Well, first off, do you have the community? #Agchat and #foodchat were successful because there were enough people concerned about agriculture advocacy and being able to connect farm and food. Do you have a community of influencers that can help you? Especially because moderating these things can be a huge time commitment, especially when you’re traveling. But aside from whether you have the community, I would ask is there a global need or a need within the community? Is there a common interest? Frankly even though my work and my business revolves around agriculture advocacy, I was dumbfounded during my first few weeks of #agchat by the number of folks who were interested in agricultural advocacy. And the other thing that I think people have to ask themselves, particularly at this juncture, is whether that need is already being served? When we started #agchat there was nothing like that out there.
Would you say that for a non-profit, if there’s already an existing chat similar to what they want to do they should just reach out to the moderator and get more involved in that chat rather than starting their own?
I do at this point. We all have to deal with information overload. And today’s social media ecosystem is much different than what we saw just a few years ago.
I imagine the biggest hurdle of launching a Twitter chat from scratch is there’s no guarantee that anybody will show up. How do you overcome that? Do you recommend reaching out to influential users beforehand so they can bring their followers to the chat? I’m guessing you want big players participating so it’s not an empty room where nobody is tweeting but you.
I think anybody who starts anything runs that risk, but if you don’t take on certain risk there’s no reward. At the time of launching #agchat I had no idea if it happened to be the right topic at the right time, and those were the earlier days when it was easier to get traction than it is now. While I’m a big fan of recruiting influencers and bringing them in early to build ownership, I don’t always see influencers as those who have the greatest numbers. Sometimes the most passionate people can build a community faster than those with the most Twitter followers because they are so passionate and they’ll put in the elbow grease. I think it’s a combination of getting worker bees as well as large numbers, but ultimately the common denominator needs to be the passion because those are the folks who are going to try to work to make sure it succeeds for the greater good. And there are those who unfortunately get involved for the wrong reasons, usually for self-gratification, so I’d just offer a word of caution. But that’s the reality.
And what’s the best way to approach other people to get them involved? I’m guessing that you word it in such a way like “This is how you’re going to benefit from this. We’re going to get all the key people within the demographics you’re looking to reach and together we’re going to pool our resources.” Is that the pitch you’re giving?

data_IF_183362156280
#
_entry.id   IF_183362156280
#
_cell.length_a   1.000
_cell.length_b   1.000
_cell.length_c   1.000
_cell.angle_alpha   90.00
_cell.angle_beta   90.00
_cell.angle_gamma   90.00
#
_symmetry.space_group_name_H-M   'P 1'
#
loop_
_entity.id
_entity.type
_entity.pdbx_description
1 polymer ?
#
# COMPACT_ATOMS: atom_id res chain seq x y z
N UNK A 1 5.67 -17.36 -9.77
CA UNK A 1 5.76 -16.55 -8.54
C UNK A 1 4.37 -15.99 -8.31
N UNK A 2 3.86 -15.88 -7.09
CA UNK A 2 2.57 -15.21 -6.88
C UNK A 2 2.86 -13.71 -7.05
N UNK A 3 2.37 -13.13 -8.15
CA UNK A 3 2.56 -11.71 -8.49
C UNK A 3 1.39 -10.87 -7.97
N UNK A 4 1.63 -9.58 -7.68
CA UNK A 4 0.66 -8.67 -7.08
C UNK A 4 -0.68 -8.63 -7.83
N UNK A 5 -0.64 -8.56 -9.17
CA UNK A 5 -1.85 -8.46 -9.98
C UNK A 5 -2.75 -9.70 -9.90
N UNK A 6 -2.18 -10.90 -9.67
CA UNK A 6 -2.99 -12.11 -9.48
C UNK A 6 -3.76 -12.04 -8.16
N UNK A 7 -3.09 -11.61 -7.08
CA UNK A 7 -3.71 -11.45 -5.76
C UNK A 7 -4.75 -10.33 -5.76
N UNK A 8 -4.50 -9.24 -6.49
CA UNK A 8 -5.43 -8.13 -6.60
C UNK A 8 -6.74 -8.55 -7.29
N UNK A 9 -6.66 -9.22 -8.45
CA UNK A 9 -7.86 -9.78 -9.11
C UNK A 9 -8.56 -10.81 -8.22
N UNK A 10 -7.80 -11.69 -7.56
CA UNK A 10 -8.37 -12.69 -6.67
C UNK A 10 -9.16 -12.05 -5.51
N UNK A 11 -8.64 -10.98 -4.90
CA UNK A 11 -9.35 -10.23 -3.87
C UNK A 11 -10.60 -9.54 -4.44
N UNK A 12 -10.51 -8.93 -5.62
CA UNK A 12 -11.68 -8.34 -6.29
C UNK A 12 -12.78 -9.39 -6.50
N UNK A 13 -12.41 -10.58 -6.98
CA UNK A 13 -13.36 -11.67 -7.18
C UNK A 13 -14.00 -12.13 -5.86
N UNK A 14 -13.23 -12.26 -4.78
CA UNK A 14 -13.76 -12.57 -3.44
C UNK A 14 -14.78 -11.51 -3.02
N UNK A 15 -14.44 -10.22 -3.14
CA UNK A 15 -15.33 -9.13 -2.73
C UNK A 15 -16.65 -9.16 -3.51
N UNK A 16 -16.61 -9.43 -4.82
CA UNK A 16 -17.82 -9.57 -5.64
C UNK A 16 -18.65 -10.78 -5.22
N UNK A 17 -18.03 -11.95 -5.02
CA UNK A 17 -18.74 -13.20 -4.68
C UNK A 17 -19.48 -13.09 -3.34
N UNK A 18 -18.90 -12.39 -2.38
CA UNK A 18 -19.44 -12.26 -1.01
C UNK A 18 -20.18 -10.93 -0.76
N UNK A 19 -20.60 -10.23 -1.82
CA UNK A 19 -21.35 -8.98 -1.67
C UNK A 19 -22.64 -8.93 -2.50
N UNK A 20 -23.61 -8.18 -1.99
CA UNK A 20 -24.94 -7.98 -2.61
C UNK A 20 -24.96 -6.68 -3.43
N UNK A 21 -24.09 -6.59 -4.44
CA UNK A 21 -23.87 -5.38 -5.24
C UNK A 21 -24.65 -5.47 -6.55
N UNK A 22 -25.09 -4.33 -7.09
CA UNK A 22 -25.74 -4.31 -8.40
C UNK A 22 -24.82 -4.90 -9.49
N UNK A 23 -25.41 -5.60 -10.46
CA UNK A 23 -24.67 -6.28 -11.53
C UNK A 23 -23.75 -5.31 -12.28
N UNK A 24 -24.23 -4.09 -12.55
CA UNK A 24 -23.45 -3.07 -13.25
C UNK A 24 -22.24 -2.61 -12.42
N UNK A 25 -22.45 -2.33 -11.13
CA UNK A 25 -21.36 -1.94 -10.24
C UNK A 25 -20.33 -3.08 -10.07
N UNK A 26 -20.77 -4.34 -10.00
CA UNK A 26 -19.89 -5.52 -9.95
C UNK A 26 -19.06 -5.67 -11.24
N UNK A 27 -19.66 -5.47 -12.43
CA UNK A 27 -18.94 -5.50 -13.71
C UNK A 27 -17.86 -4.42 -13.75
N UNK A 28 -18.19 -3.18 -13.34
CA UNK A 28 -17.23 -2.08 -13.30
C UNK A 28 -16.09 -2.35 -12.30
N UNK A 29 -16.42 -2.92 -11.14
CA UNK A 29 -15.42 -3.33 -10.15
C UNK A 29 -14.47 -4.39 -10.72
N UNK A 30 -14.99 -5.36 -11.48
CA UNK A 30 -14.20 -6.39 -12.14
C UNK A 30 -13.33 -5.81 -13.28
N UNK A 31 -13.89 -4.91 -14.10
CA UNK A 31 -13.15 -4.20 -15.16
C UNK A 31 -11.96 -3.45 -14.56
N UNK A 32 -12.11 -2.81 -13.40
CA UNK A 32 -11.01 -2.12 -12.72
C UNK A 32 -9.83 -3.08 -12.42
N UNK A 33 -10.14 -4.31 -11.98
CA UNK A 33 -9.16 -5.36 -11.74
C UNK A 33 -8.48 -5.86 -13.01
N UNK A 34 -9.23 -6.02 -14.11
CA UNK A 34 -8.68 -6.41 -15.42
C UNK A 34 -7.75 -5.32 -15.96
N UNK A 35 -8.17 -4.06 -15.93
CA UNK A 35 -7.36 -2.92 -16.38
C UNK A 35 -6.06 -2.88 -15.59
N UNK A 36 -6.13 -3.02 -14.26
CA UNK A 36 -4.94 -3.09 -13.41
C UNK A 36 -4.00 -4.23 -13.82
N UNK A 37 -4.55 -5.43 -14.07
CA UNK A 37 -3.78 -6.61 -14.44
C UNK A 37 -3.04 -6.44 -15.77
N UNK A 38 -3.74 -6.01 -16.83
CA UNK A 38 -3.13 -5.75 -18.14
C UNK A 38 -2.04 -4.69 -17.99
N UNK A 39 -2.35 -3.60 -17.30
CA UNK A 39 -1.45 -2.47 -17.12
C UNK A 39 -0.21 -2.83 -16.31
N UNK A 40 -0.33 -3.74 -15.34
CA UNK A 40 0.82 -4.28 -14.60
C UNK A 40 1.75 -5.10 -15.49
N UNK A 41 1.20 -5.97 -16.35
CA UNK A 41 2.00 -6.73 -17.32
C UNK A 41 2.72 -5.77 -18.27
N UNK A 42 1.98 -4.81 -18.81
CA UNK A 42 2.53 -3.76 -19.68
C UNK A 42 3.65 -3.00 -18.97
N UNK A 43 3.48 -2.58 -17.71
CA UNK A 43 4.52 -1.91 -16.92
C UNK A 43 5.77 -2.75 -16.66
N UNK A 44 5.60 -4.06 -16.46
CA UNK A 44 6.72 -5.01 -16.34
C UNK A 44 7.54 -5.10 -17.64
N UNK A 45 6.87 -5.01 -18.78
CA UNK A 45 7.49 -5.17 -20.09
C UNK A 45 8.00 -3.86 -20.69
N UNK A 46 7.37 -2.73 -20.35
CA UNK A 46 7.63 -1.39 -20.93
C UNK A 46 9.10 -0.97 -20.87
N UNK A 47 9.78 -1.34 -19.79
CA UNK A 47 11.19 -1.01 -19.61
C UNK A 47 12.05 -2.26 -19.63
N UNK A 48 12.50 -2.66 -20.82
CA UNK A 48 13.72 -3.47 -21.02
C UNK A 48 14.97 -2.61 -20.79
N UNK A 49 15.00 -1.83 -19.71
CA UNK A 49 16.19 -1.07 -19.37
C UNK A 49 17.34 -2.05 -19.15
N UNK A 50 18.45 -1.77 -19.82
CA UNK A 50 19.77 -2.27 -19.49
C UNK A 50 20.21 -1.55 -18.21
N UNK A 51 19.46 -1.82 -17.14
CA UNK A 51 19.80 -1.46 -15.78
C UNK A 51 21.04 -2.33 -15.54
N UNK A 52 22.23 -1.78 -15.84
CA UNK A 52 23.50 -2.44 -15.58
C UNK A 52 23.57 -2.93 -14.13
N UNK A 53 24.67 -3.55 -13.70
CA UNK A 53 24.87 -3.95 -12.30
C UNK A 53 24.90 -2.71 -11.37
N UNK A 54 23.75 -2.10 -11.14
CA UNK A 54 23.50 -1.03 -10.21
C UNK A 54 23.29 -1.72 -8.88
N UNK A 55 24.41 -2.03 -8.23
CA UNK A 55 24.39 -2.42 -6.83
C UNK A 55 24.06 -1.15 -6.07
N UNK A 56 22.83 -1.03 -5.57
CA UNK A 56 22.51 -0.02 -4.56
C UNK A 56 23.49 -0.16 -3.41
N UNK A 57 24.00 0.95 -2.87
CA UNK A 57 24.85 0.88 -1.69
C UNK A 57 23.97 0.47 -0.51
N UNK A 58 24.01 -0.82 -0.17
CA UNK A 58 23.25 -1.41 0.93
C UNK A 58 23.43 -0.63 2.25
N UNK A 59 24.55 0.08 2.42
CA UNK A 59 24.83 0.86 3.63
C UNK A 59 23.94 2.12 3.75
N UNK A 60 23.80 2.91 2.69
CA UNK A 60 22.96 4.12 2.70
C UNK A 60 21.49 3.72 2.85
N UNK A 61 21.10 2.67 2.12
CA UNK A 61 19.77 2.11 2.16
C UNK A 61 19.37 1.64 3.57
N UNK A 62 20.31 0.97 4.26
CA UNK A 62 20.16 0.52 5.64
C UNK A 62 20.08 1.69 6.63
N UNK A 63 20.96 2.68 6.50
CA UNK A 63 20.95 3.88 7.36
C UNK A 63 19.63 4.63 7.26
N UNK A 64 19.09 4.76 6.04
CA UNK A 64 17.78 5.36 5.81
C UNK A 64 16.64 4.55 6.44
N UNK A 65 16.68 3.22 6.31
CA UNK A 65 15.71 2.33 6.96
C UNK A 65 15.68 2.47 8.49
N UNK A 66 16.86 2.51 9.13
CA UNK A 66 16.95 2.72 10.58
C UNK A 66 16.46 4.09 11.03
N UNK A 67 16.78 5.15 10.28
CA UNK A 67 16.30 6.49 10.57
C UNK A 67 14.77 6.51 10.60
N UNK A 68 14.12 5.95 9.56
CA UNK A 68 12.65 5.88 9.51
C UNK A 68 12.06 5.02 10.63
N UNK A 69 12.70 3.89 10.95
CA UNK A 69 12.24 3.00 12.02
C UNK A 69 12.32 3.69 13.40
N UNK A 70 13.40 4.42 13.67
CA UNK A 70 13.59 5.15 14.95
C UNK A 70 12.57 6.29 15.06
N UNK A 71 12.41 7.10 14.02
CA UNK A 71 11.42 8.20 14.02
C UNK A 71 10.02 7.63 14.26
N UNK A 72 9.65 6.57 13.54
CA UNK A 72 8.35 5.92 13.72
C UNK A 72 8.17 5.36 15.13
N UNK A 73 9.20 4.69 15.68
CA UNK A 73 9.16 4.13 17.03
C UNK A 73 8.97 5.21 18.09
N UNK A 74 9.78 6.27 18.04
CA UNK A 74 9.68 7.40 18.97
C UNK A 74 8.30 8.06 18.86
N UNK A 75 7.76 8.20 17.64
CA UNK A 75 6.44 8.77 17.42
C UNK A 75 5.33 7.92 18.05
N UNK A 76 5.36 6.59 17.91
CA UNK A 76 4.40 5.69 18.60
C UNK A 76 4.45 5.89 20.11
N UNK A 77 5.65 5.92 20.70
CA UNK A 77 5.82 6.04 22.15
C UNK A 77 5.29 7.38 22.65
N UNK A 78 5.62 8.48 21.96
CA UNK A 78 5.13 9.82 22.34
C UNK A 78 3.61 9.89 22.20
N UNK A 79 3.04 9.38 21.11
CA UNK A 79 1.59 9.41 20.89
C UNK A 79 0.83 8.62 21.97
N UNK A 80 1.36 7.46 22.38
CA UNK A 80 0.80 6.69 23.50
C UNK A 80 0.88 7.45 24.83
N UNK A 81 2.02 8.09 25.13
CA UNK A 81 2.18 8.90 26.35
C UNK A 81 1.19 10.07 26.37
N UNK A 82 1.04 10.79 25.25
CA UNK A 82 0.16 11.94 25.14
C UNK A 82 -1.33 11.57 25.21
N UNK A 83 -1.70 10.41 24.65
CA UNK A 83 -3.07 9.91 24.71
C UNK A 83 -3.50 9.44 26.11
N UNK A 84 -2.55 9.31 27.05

It’s pretty much centered on “Hey, we’re going to try to try out the chat, and this is what I think will result.” The secret is to have good relationships with people beforehand. I have built my community very strategically and tried to build relationships with people by doing good work and being a resource for them. When you serve the bigger picture and it’s not just about your name, it’s not just about building Twitter followers, then that speaks volumes to people.
Let’s talk about structuring the chat itself. Let’s say you’re the moderator. What should your role be in the days and hours leading up to the chat? What’s the prep beforehand?
My general recommendations are to announce the topic of the chat a week in advance. And then to have daily tweets scheduled for the first few days. For example I know within the agriculture community if I want to get people’s attention, I either need to send tweets out about 8 p.m, which is when the chat starts, or very early in the morning. You need to know when your community is online. You also need to give directions on how to provide answers. I’ve found pretty consistently over a number of years that people need guidance on how they’re supposed to participate. There’s a lot of intimidation about participating in your first #agchat because they don’t want to screw up. Which is ridiculous, because it’s just a chat on Twitter. That’s why I’ve developed guidelines that people can find at our website. Usually anywhere from three to five days in advance, you start sending out multiple callouts a day, asking people to direct message you their questions. And on the day of the chat probably just send out five reminders. People like the direct message aspect, then they can ask their questions, and I find that if people are publicly asking the account questions then it’s hard to really filter those and manage it.